Thursday, December 21, 2023

Supply and Demand Curves with the "Wrong" Slope

"Personal Increasing Returns" is a way to describe goods for which consumers can purchase access to a lower price.  An important instance is human capital, where consumers reduce the leisure-opportunity cost of consumption by investing in skills.  Another is consumer financial management, which Sala-i-Martin and I studied in this JPE paper about purchasing access to cheaper future consumption.  The demand for illegal drugs can also be understood in this way.  

It's one model with various variable labels.  A marginal cost curve sloping the "wrong" way unifies the applications.  My purpose here is to compare and contrast this and other non-trivial instances of wrong-sloping supply and demand curves.

The “supply” curves shown in Figures 2 and 5 of "Personal Increasing Returns" are closely related to what price theory has traditionally described as “forward-falling supply curves.”  Examples are Marshall [Book IV, Chapter XIII] and Adams and Wheeler [1952], although they focus on diminishing marginal cost at the industry level rather than the personal level.[1]  Either way, sufficiently strong complementarities are required. 

[click image to see side-by-side]

Although "Personal Increasing Returns" assumes constant input prices, including the relative price of human capital h, upward-sloping input supply could introduce upward-sloping elements in Figures 2 and 4.  This occurs at quantities where the complementarity between h and q (e.g., human capital and labor supply) is insufficient to offset increasing input prices.  Still, such supply curves are known as forward falling as long as they have a declining portion.  Each quantity has a unique marginal cost, even if each marginal cost does not correspond to a unique quantity.

While Marshall’s formulation with firm-level supply that is a function of industry output may produce a forward-falling industry supply curve, the complementarity could be on the demand side instead.  Becker [1991] posits that a consumer’s demand curve may be shifted out by market-level demand, particularly in markets for “social activities in which people consumer a product or service together and partly in public.”  As a result, the market level demand curve slopes up in the price ranges where the complementarity is sufficiently strong.  In that range, an increase dQ in the market quantity shifts the sum of individual demands even more than dQ due to the social interaction, so price must increase to choke off that additional demand (that is, limit the increase in the sum of demands to dQ).  Still, each quantity on the market-level curve corresponds to a unique price, even though a single price may not correspond to a unique quantity.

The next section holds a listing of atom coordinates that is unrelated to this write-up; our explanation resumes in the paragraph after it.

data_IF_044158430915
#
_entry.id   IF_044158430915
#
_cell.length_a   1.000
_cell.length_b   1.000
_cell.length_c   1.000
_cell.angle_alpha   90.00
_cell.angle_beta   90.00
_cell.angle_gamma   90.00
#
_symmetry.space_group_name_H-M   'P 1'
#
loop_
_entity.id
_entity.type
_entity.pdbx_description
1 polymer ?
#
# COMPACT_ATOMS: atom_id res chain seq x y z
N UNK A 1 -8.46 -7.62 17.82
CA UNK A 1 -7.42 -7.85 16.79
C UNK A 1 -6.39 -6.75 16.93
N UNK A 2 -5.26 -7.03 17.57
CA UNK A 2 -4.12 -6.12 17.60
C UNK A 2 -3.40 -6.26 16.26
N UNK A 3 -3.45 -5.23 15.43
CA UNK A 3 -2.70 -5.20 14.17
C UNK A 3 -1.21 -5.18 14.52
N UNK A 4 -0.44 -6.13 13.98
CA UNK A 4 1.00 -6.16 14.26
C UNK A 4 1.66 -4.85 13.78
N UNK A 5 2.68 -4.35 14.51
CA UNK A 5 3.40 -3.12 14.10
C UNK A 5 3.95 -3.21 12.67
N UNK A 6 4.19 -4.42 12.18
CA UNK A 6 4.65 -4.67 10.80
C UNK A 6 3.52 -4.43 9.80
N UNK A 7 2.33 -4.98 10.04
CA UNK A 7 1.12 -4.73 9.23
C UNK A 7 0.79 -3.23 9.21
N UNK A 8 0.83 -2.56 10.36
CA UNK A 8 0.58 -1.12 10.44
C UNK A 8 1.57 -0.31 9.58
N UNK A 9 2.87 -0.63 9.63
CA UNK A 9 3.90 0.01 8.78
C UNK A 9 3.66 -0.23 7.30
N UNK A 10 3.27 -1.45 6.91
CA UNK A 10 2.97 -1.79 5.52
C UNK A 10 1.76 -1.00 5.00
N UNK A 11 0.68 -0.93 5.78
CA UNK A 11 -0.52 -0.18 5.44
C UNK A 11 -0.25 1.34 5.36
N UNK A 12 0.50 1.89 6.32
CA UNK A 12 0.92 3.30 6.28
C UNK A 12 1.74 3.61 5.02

The snob-good model is the opposite of Becker’s social interactions in that some of the consumers value the good more when others are not consuming it.  The resulting demand curve may have a backward S shape, with only the elite consuming at the highest prices.  As the price falls enough to induce the general population to consume, enough elites may leave the market to reduce total demand, thereby generating the middle part of the S.  Once enough elite are gone from the market, further price reductions increase market demand.[2]  Unlike Becker’s demand curve, the snob demand model can have multiple market prices corresponding to a single quantity.

The economics of “backward bending” supply curves and the demand for Giffen goods is entirely different.  In those cases, the usual substitution effects on supply or demand are more than offset by income effects.  For the backward-bending supply curve, the supplier’s alternative to production is consumption of a normal good; the classic example is the supply of labor.  A Giffen good has income and substitution effects in opposite directions because it is an inferior good.

[1] Stigler [1949, p. 165] is reluctant to discuss much about forward-falling supply without sufficient demonstration of its importance in practice.  Respecting that principle, "Personal Increasing Returns" points to education decisions, vehicle choice, drugs and alcohol pricing, and other situations where consumer action can significantly affect a price they pay.  Boulding [1955] refers to “falling supply price.”

[2] See also the Veblen [1899] model, algebraic versions of which can be found in Leibenstein [1950]. 

Adams, Robert W. and Wheeler, John T. (1952). "External Economies and the Falling Supply Curve." The Review of Economic Studies 20(1): 24-39.

Becker, Gary S. 1991. "A Note on Restaurant Pricing and Other Examples of Social Influences on Price." Journal of Political Economy 99(5): 1109-16.

Boulding, Kenneth E. 1955. Economic Analysis. New York: Harper & Row.

Leibenstein, H. 1950. "Bandwagon, Snob, and Veblen Effects in the Theory of Consumers' Demand." The Quarterly Journal of Economics 64(2): 183–207.

Marshall, Alfred. 1890. Principles of Economics. London: Macmillan

Stigler, George J. 1949. The Theory of Price. Macmillan.

Veblen, Thorstein. 1899. The Theory of the Leisure Class. New York, NY: Macmillan.

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